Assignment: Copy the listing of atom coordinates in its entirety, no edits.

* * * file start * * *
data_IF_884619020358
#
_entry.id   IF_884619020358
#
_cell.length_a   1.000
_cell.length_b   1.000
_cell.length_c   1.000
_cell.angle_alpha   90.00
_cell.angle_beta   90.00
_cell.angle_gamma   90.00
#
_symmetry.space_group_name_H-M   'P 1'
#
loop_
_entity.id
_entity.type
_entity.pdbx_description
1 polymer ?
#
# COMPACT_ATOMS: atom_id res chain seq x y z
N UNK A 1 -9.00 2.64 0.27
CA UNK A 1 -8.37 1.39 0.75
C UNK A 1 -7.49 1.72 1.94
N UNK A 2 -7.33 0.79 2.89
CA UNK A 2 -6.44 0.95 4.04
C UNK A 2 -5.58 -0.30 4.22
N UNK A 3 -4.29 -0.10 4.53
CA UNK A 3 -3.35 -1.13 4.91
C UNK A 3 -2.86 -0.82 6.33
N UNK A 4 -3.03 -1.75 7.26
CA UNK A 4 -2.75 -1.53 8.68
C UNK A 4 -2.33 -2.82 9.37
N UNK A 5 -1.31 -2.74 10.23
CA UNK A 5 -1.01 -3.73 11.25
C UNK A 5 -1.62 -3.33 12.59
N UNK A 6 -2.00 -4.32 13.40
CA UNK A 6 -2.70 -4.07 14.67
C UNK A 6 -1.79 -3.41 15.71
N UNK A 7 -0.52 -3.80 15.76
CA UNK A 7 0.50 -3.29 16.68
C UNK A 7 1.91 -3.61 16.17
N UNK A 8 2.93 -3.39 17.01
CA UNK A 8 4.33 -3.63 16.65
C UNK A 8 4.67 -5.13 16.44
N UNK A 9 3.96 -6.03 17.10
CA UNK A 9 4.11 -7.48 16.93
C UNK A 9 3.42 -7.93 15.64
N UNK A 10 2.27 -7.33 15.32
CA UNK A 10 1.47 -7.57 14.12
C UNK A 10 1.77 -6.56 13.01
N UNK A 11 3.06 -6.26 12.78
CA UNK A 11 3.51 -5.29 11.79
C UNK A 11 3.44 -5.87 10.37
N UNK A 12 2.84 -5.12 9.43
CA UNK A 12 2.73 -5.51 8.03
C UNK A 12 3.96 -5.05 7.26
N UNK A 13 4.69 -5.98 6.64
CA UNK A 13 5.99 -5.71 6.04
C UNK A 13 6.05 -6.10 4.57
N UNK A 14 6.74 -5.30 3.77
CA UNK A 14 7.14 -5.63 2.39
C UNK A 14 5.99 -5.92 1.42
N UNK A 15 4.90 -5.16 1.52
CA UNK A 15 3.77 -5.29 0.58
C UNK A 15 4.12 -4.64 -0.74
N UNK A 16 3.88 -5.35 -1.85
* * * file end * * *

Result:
data_IF_884619020358
#
_entry.id   IF_884619020358
#
_cell.length_a   1.000
_cell.length_b   1.000
_cell.length_c   1.000
_cell.angle_alpha   90.00
_cell.angle_beta   90.00
_cell.angle_gamma   90.00
#
_symmetry.space_group_name_H-M   'P 1'
#
loop_
_entity.id
_entity.type
_entity.pdbx_description
1 polymer ?
#
# COMPACT_ATOMS: atom_id res chain seq x y z
N UNK A 1 -9.00 2.64 0.27
CA UNK A 1 -8.37 1.39 0.75
C UNK A 1 -7.49 1.72 1.94
N UNK A 2 -7.33 0.79 2.89
CA UNK A 2 -6.44 0.95 4.04
C UNK A 2 -5.58 -0.30 4.22
N UNK A 3 -4.29 -0.10 4.53
CA UNK A 3 -3.35 -1.13 4.91
C UNK A 3 -2.86 -0.82 6.33
N UNK A 4 -3.03 -1.75 7.26
CA UNK A 4 -2.75 -1.53 8.68
C UNK A 4 -2.33 -2.82 9.37
N UNK A 5 -1.31 -2.74 10.23
CA UNK A 5 -1.01 -3.73 11.25
C UNK A 5 -1.62 -3.33 12.59
N UNK A 6 -2.00 -4.32 13.40
CA UNK A 6 -2.70 -4.07 14.67
C UNK A 6 -1.79 -3.41 15.71
N UNK A 7 -0.52 -3.80 15.76
CA UNK A 7 0.50 -3.29 16.68
C UNK A 7 1.91 -3.61 16.17
N UNK A 8 2.93 -3.39 17.01
CA UNK A 8 4.33 -3.63 16.65
C UNK A 8 4.67 -5.13 16.44
N UNK A 9 3.96 -6.03 17.10
CA UNK A 9 4.11 -7.48 16.93
C UNK A 9 3.42 -7.93 15.64
N UNK A 10 2.27 -7.33 15.32
CA UNK A 10 1.47 -7.57 14.12
C UNK A 10 1.77 -6.56 13.01
N UNK A 11 3.06 -6.26 12.78
CA UNK A 11 3.51 -5.29 11.79
C UNK A 11 3.44 -5.87 10.37
N UNK A 12 2.84 -5.12 9.43
CA UNK A 12 2.73 -5.51 8.03
C UNK A 12 3.96 -5.05 7.26
N UNK A 13 4.69 -5.98 6.64
CA UNK A 13 5.99 -5.71 6.04
C UNK A 13 6.05 -6.10 4.57
N UNK A 14 6.74 -5.30 3.77
CA UNK A 14 7.14 -5.63 2.39
C UNK A 14 5.99 -5.92 1.42
N UNK A 15 4.90 -5.16 1.52
CA UNK A 15 3.77 -5.29 0.58
C UNK A 15 4.12 -4.64 -0.74
N UNK A 16 3.88 -5.35 -1.85